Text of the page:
- Bland diet: Focus on low fiber starches, soft fruit, steamed or boiled vegetables, and unseasoned, skinless proteins. Examples include white bread, bananas, apple sauce, carrots, potatoes, and chicken.
- Avoid irritants: A person should avoid spicy, fatty, and dairy-rich foods, as well as caffeine and alcohol, which can worsen diarrhea.
- Over-the-counter (OTC) medications: Under the guidance of a healthcare professional, a person can take antidiarrheal medications like loperamide (Imodium).
Chronic and persistent diarrhea
Managing chronic and persistent diarrhea involves addressing the underlying cause. Treatment may include:
- Medications: Depending on the cause, medications might include anti-inflammatories for IBD or antispasmodics for IBS.
- Dietary changes: Elimination diets or the avoidance of specific foods can help manage chronic diarrhea associated with conditions like IBS or food intolerances. A doctor will recommend a gluten-free diet for those with celiac disease.
- Probiotics: Probiotic supplements may be beneficial in some cases, as they can help restore a healthy balance of gut bacteria.
- Lifestyle modifications: Managing stress and increasing physical activity, if possible, can help manage chronic diarrhea.
When a person has diarrhea, they should aim to get plenty of rest and drink plenty of fluids to avoid dehydration. OTC pain relievers can also help to relieve discomfort.
Learn more about 5 home remedies to ease diarrhea.
Dehydration is the most critical concern, as it can be life threatening without treatment. Signs of dehydration include:
While short-term diarrhea usually resolves on its own, it is important to consult a doctor if a person experience any of the
- diarrhea that lasts for more than 2 days
- 6 or more loose stools in a 24-hour period
- frequent vomiting
- a high fever, as it may indicate an infection that requires treatment
- stools that contain blood or mucus or are black in color, which could be a sign of more serious underlying conditions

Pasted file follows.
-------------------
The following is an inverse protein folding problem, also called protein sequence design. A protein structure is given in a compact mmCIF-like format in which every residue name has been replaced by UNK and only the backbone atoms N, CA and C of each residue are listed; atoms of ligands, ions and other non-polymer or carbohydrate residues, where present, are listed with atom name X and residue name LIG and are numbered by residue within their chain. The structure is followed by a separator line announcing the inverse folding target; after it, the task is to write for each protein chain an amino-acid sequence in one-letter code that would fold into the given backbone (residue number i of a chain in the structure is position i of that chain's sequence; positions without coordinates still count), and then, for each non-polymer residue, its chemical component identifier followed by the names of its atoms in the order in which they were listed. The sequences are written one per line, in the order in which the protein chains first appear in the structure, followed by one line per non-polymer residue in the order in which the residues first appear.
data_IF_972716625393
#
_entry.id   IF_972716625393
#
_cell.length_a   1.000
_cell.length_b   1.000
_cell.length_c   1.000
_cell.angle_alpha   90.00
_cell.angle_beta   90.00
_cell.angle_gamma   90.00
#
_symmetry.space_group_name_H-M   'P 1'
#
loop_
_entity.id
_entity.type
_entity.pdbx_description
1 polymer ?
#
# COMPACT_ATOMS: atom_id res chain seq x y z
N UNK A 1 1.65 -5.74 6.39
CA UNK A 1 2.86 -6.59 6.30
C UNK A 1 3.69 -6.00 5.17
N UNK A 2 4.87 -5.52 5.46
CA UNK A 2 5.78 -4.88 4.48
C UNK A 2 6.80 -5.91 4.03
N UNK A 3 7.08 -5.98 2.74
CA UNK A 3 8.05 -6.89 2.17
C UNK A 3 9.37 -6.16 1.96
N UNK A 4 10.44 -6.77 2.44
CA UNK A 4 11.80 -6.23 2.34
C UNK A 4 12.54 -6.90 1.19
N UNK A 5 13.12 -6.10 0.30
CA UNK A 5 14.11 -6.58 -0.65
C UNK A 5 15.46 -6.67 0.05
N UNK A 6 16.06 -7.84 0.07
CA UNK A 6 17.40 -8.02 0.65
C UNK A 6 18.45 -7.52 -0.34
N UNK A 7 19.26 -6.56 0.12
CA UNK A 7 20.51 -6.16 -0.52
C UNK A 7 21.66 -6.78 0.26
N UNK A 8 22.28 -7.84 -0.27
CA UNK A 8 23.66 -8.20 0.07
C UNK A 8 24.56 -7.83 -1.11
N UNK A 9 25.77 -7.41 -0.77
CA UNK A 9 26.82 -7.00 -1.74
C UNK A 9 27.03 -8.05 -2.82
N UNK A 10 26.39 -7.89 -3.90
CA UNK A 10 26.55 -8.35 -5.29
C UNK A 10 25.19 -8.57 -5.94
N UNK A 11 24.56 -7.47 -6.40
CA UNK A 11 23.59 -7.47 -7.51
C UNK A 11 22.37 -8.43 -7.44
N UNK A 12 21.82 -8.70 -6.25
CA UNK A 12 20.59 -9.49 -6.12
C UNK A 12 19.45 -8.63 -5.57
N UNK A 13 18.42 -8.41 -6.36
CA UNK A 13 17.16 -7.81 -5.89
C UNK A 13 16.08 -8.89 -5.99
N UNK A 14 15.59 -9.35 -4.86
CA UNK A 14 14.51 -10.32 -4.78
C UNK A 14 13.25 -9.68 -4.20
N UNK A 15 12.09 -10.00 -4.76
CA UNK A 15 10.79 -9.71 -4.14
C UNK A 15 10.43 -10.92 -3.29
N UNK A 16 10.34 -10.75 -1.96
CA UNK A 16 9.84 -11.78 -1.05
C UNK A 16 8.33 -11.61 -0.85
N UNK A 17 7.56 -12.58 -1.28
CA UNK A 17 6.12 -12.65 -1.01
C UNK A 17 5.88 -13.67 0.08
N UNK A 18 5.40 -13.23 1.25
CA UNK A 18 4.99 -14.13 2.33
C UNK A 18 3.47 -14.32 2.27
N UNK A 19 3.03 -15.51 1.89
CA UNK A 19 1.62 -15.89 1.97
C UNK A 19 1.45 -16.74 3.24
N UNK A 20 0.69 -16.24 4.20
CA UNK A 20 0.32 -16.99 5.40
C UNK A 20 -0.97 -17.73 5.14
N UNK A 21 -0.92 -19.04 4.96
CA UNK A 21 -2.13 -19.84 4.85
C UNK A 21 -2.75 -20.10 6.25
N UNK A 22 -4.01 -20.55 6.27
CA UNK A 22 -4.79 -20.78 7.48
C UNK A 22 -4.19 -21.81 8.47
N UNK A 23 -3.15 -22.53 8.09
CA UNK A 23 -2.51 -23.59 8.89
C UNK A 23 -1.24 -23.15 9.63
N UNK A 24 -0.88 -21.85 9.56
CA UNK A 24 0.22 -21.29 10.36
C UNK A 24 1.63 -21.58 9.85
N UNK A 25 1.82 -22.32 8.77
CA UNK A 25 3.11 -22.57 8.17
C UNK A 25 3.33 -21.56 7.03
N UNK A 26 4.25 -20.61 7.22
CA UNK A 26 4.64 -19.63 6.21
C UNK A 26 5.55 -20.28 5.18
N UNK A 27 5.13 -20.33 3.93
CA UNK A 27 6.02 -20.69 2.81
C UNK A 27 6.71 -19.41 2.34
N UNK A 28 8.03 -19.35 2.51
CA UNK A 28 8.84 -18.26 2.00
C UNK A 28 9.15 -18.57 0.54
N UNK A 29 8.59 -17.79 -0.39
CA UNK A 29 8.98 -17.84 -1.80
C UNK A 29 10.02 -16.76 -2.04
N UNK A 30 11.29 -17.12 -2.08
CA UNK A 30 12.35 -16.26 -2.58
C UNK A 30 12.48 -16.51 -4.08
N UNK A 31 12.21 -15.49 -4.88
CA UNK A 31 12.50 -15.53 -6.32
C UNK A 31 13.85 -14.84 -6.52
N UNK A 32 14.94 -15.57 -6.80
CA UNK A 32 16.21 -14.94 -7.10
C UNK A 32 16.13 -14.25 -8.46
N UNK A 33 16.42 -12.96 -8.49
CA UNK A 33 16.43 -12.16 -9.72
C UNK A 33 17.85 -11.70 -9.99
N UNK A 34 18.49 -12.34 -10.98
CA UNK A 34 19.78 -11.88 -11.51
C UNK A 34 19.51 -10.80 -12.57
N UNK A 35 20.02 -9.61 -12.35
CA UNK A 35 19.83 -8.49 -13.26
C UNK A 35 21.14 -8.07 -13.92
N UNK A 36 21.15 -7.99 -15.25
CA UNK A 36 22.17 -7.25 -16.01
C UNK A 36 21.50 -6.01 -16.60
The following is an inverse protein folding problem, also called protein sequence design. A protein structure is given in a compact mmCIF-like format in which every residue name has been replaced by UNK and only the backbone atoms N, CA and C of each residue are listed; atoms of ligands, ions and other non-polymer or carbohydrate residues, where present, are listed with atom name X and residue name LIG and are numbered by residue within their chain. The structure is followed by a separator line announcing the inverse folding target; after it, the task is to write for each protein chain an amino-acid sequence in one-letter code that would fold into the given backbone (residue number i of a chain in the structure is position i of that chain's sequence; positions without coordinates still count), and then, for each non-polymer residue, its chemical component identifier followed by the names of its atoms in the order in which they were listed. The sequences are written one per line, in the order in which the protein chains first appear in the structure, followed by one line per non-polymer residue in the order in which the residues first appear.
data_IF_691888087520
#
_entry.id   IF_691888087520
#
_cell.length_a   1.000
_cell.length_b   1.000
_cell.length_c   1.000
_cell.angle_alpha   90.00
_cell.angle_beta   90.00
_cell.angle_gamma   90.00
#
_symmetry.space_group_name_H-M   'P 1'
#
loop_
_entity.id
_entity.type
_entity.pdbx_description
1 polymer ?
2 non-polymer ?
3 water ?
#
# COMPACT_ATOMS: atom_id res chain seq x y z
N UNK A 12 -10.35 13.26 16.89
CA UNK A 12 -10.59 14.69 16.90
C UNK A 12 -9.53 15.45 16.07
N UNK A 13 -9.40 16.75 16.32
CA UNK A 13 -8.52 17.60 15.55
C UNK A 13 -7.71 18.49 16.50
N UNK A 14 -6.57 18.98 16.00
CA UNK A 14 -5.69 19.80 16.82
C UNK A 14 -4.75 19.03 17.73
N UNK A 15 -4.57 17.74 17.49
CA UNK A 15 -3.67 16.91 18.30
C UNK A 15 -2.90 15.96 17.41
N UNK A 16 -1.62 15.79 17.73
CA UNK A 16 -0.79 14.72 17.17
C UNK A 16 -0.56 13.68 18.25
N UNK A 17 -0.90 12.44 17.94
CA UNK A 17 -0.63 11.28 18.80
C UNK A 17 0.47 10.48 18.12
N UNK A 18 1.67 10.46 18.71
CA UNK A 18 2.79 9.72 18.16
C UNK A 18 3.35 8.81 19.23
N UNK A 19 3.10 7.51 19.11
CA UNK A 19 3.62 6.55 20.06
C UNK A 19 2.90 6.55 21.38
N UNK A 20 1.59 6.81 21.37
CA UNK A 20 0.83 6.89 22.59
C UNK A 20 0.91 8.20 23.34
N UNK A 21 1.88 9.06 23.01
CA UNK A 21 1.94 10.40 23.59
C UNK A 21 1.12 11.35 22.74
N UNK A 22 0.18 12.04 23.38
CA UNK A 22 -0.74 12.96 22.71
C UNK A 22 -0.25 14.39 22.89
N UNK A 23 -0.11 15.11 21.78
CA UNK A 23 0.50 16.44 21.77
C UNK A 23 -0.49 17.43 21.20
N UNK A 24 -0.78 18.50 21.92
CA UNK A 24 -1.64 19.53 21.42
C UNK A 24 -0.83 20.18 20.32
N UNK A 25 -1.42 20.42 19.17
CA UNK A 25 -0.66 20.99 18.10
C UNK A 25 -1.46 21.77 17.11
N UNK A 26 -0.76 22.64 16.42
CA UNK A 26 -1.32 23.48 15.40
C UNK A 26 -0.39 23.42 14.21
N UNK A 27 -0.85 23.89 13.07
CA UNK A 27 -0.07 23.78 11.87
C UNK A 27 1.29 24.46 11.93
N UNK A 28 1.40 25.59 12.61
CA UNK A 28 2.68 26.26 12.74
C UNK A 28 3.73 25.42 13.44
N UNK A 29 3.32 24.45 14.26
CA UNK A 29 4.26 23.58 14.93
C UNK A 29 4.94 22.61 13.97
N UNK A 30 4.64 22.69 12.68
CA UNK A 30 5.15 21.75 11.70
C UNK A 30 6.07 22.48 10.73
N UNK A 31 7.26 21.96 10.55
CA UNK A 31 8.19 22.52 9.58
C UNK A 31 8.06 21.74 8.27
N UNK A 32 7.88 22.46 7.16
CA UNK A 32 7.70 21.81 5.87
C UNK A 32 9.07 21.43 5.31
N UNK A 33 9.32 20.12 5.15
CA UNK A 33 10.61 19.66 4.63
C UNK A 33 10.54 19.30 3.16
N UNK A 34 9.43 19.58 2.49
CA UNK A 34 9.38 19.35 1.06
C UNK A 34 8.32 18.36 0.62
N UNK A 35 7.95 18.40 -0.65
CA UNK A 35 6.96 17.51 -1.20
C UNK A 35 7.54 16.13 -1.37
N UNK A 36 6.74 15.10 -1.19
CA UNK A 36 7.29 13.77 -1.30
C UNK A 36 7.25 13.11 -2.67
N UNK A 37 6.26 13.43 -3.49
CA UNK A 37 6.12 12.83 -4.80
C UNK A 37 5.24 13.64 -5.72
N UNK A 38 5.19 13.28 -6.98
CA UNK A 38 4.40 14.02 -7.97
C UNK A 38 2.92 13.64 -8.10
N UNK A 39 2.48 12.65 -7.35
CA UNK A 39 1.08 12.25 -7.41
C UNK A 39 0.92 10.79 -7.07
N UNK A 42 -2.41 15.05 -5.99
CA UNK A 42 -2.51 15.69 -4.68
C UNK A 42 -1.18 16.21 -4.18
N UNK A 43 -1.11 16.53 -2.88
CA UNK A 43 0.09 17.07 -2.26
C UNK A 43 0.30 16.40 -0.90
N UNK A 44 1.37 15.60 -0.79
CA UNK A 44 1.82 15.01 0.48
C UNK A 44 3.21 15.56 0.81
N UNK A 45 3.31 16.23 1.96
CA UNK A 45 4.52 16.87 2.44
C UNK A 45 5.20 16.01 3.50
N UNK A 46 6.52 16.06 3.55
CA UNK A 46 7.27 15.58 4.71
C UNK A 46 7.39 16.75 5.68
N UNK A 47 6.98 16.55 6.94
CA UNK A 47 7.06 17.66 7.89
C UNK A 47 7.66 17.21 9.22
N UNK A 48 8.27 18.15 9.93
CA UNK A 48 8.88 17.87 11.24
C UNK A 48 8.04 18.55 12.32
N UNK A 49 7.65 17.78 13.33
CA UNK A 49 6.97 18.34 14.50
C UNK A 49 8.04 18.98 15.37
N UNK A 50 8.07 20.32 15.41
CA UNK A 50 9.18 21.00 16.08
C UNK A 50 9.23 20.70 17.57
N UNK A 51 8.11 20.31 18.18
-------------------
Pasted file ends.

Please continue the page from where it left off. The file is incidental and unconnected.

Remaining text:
- symptoms of dehydration
- severe rectal or abdominal pain
Infants, toddlers, and young children
The parent or caretaker of an infant, toddler, or young child with diarrhea and any of the following symptoms should seek a doctor’s care right away:
- diarrhea that lasts longer than 24 hours
- a fever of 102ºF (38.9ºC) or higher
- severe rectal or abdominal pain
- stool that contains blood or mucus
- stool that is black or tarry
- symptoms of dehydration
OTC medications to treat acute diarrhea in adults can be dangerous for infants, toddlers, and young children. Talking with a doctor before giving a child over-the-counter medication is important.
Diarrhea is a common digestive symptom with various causes and durations.
Short-term diarrhea lasts for approximately 2 days. A person may have persistent diarrhea if they experience symptoms lasting 2–4 weeks. Chronic diarrhea refers to diarrhea that lasts over 4 weeks.
Short-term diarrhea often results from infections and resolves on its own or with simple dietary changes. Chronic diarrhea is indicative of underlying health conditions, such as IBD, IBS, or food intolerances, and it requires targeted treatment.
Individuals can effectively manage diarrhea and its potential complications by understanding the causes, treatment options, and when to seek medical advice.